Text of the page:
For purposes of filing your federal taxes with the IRS, your state of residency, and that of your spouse, does not matter. Your filing status at the federal level is determined by your marital status and whether or not you have dependents. If you are legally married, you may file as married filing jointly or married filing separately. In some cases, you may also qualify to file as head of household, even if you are legally married. In order to claim head of household status, you must be "considered unmarried" because your spouse did not live in your home for the last six months of the tax year and you have a child for whom you were the main support during the year.
New York General Rule
As a general rule, you must elect the same filing status for your New York state return that you claimed on your federal tax return. If you were not required to file a federal return, you must claim the filing status that you would have claimed had you filed a return.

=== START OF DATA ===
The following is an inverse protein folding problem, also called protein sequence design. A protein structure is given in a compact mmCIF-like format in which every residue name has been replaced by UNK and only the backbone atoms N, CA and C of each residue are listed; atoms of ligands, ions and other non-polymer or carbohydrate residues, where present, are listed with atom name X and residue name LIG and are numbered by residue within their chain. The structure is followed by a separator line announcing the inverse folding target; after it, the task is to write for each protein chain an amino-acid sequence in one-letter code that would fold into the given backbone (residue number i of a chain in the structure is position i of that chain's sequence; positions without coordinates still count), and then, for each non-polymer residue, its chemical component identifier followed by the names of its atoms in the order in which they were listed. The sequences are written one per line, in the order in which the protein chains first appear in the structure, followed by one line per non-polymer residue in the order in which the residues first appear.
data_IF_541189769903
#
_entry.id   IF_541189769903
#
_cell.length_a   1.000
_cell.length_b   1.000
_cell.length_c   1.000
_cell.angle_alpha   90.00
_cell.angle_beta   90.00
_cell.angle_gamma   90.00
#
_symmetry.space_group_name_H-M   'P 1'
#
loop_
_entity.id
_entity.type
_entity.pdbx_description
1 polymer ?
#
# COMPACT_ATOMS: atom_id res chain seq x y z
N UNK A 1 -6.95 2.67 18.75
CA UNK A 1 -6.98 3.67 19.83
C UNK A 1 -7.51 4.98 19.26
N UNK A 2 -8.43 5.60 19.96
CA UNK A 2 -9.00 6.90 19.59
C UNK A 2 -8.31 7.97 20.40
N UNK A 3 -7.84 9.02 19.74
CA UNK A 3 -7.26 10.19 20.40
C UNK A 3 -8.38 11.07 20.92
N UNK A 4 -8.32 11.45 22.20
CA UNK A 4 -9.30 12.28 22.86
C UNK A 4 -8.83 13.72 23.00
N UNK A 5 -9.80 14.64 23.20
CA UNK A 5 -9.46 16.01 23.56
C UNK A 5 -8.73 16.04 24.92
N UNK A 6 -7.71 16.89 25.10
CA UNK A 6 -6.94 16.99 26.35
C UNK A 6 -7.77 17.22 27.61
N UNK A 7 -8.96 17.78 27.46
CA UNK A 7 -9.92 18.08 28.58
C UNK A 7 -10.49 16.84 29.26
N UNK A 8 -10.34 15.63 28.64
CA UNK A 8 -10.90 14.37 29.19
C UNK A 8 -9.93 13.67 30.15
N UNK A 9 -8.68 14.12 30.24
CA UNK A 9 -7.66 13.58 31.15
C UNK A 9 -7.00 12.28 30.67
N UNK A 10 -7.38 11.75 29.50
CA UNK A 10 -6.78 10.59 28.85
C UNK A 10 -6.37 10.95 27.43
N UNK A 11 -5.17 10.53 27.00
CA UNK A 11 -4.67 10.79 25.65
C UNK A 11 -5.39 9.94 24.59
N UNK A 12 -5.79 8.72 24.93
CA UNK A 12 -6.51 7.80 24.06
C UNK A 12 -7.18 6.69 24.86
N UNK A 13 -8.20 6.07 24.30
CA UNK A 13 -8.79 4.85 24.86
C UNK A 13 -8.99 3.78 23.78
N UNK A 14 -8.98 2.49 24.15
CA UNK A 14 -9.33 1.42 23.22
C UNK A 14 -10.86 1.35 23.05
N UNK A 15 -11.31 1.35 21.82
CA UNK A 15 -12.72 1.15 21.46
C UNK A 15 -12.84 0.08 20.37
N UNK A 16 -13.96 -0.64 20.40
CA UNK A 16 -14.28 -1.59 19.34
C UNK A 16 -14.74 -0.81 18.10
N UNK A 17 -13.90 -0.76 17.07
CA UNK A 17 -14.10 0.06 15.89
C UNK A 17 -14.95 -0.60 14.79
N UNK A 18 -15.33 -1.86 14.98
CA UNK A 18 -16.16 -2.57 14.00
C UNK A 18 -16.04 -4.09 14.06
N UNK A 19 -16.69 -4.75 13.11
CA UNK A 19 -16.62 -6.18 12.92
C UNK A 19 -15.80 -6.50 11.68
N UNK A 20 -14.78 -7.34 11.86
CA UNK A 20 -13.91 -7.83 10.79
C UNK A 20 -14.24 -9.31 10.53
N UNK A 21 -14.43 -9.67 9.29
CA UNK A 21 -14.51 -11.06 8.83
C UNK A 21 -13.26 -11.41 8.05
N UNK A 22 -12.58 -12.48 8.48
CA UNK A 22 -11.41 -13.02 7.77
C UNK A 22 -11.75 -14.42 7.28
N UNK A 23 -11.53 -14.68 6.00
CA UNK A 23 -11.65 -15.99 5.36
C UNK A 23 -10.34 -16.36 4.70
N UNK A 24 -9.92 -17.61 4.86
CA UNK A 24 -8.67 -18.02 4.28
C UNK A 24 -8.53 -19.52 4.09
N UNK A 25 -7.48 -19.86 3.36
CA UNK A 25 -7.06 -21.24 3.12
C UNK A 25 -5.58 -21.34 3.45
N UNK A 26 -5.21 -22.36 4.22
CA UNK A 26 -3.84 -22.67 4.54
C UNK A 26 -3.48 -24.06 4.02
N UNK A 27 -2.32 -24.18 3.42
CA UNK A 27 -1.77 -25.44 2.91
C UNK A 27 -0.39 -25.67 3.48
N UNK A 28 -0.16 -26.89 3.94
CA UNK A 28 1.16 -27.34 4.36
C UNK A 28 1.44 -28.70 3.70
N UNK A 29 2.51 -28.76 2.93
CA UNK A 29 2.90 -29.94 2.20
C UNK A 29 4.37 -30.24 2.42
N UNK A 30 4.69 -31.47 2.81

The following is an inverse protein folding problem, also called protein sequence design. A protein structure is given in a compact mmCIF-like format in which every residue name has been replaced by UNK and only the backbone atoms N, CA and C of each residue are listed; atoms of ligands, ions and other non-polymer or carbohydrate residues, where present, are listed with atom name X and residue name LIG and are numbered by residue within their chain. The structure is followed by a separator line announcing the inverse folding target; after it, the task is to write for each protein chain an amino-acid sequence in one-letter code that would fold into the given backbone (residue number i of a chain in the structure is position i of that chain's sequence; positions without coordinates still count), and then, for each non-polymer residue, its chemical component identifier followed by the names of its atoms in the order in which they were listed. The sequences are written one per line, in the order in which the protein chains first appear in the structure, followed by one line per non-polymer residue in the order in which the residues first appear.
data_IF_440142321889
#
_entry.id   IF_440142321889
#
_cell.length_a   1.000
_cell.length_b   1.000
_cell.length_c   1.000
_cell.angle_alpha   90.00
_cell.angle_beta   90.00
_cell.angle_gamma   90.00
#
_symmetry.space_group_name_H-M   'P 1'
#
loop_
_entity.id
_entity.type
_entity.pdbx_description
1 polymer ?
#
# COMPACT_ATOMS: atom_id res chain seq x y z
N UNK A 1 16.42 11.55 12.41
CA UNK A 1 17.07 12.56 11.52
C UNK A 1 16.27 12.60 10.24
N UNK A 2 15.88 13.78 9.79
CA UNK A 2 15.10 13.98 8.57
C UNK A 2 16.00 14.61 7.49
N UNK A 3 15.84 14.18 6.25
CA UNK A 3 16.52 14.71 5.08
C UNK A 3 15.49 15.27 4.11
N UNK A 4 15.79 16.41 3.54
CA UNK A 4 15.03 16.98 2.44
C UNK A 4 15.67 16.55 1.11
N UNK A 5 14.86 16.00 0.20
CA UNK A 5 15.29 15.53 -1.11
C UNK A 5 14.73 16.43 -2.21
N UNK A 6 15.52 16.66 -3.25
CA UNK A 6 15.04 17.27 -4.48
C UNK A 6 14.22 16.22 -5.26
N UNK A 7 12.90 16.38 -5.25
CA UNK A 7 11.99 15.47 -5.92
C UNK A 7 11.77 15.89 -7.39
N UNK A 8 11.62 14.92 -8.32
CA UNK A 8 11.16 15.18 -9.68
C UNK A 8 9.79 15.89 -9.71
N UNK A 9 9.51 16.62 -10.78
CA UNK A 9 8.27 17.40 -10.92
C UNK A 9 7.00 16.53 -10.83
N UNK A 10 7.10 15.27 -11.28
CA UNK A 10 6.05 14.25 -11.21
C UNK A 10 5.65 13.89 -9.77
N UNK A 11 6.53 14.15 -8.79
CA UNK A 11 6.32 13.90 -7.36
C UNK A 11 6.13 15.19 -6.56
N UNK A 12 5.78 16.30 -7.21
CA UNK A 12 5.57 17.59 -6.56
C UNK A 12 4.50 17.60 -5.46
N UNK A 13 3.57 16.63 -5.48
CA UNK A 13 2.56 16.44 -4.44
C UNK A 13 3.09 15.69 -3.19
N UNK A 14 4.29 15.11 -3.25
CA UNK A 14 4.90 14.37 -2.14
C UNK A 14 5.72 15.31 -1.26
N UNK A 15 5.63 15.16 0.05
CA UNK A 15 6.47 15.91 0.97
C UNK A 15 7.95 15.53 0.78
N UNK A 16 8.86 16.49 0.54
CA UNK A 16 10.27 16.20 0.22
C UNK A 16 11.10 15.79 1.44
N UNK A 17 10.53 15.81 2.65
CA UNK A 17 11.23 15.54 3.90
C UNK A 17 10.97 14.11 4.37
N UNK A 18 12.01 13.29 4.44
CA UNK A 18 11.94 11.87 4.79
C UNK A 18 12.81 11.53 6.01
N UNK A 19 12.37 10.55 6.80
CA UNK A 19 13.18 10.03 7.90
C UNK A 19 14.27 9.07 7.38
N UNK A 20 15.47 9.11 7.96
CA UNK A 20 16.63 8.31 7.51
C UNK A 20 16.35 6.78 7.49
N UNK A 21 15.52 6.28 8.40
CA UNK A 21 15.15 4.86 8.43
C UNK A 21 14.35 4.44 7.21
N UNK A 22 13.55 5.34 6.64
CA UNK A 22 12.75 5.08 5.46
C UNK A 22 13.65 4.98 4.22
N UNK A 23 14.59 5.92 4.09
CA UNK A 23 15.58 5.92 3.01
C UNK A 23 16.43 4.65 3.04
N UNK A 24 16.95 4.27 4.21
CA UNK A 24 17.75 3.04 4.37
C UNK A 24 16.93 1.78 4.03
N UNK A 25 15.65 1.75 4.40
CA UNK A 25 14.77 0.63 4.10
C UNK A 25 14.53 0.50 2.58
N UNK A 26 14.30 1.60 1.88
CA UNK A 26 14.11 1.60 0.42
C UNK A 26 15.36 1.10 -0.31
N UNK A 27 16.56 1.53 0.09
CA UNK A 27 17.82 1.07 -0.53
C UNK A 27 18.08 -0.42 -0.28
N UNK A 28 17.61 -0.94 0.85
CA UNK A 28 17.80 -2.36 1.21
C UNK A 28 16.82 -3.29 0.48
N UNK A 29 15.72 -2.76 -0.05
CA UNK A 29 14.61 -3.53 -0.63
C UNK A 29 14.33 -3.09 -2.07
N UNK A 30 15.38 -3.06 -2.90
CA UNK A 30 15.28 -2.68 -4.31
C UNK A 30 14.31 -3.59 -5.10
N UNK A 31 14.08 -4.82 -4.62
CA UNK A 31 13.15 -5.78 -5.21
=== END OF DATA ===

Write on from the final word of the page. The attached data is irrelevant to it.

There are three exceptions to the requirement that you choose the same filing status on your New York state tax return that you selected on your federal return. If you and your spouse are not both full year residents of New York, you may file separate returns, if you choose. In addition, if you are unable to locate your spouse at the time you prepare and file your New York state return, you may file a separate return. Finally, if your spouse refuses to sign your tax return and you are alienated from your spouse, then you may file a separate return.
How to File
The New York State Department of Taxation and Finance provides an online tool that can help you determine whether you are required to file a return and which return you must file if required to do so. You can also complete your return online through the website and file electronically in most cases.